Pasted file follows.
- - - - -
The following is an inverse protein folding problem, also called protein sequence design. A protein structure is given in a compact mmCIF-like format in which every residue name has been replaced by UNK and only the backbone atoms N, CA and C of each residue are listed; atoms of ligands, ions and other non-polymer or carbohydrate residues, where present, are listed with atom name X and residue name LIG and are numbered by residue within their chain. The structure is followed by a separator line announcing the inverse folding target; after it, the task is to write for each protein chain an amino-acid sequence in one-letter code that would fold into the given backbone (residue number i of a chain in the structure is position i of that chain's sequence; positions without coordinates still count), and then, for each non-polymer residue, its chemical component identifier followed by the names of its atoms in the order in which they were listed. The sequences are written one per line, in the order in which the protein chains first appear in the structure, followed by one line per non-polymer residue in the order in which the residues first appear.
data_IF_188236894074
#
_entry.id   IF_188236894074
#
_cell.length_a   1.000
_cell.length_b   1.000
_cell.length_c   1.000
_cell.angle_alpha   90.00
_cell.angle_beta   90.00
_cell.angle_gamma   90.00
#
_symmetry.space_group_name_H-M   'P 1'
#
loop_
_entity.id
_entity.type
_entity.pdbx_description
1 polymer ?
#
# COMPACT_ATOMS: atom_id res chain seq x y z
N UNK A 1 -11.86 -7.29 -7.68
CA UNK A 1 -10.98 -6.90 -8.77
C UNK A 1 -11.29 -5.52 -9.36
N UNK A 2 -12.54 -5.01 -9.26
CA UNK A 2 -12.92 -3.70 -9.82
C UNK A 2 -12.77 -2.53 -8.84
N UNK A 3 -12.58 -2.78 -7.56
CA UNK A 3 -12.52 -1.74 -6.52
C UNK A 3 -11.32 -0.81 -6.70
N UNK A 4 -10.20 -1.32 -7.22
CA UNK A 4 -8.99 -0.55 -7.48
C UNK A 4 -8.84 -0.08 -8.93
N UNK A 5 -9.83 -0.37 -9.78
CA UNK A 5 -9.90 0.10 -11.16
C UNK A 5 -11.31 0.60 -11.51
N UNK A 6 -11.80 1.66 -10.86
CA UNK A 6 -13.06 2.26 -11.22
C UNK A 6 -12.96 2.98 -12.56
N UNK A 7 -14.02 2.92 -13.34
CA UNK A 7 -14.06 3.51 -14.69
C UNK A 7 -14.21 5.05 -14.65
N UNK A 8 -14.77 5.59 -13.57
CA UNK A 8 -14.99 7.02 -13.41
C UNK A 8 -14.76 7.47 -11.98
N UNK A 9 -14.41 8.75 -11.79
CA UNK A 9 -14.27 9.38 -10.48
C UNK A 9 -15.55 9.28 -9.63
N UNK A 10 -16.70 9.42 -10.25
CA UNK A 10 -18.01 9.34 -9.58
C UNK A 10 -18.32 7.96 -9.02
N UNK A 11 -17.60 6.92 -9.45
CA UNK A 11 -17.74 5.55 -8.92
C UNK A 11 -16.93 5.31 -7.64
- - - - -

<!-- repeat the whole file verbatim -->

The following is an inverse protein folding problem, also called protein sequence design. A protein structure is given in a compact mmCIF-like format in which every residue name has been replaced by UNK and only the backbone atoms N, CA and C of each residue are listed; atoms of ligands, ions and other non-polymer or carbohydrate residues, where present, are listed with atom name X and residue name LIG and are numbered by residue within their chain. The structure is followed by a separator line announcing the inverse folding target; after it, the task is to write for each protein chain an amino-acid sequence in one-letter code that would fold into the given backbone (residue number i of a chain in the structure is position i of that chain's sequence; positions without coordinates still count), and then, for each non-polymer residue, its chemical component identifier followed by the names of its atoms in the order in which they were listed. The sequences are written one per line, in the order in which the protein chains first appear in the structure, followed by one line per non-polymer residue in the order in which the residues first appear.
data_IF_188236894074
#
_entry.id   IF_188236894074
#
_cell.length_a   1.000
_cell.length_b   1.000
_cell.length_c   1.000
_cell.angle_alpha   90.00
_cell.angle_beta   90.00
_cell.angle_gamma   90.00
#
_symmetry.space_group_name_H-M   'P 1'
#
loop_
_entity.id
_entity.type
_entity.pdbx_description
1 polymer ?
#
# COMPACT_ATOMS: atom_id res chain seq x y z
N UNK A 1 -11.86 -7.29 -7.68
CA UNK A 1 -10.98 -6.90 -8.77
C UNK A 1 -11.29 -5.52 -9.36
N UNK A 2 -12.54 -5.01 -9.26
CA UNK A 2 -12.92 -3.70 -9.82
C UNK A 2 -12.77 -2.53 -8.84
N UNK A 3 -12.58 -2.78 -7.56
CA UNK A 3 -12.52 -1.74 -6.52
C UNK A 3 -11.32 -0.81 -6.70
N UNK A 4 -10.20 -1.32 -7.22
CA UNK A 4 -8.99 -0.55 -7.48
C UNK A 4 -8.84 -0.08 -8.93
N UNK A 5 -9.83 -0.37 -9.78
CA UNK A 5 -9.90 0.10 -11.16
C UNK A 5 -11.31 0.60 -11.51
N UNK A 6 -11.80 1.66 -10.86
CA UNK A 6 -13.06 2.26 -11.22
C UNK A 6 -12.96 2.98 -12.56
N UNK A 7 -14.02 2.92 -13.34
CA UNK A 7 -14.06 3.51 -14.69
C UNK A 7 -14.21 5.05 -14.65
N UNK A 8 -14.77 5.59 -13.57
CA UNK A 8 -14.99 7.02 -13.41
C UNK A 8 -14.76 7.47 -11.98
N UNK A 9 -14.41 8.75 -11.79
CA UNK A 9 -14.27 9.38 -10.48
C UNK A 9 -15.55 9.28 -9.63
N UNK A 10 -16.70 9.42 -10.25
CA UNK A 10 -18.01 9.34 -9.58
C UNK A 10 -18.32 7.96 -9.02
N UNK A 11 -17.60 6.92 -9.45
CA UNK A 11 -17.74 5.55 -8.92
C UNK A 11 -16.93 5.31 -7.64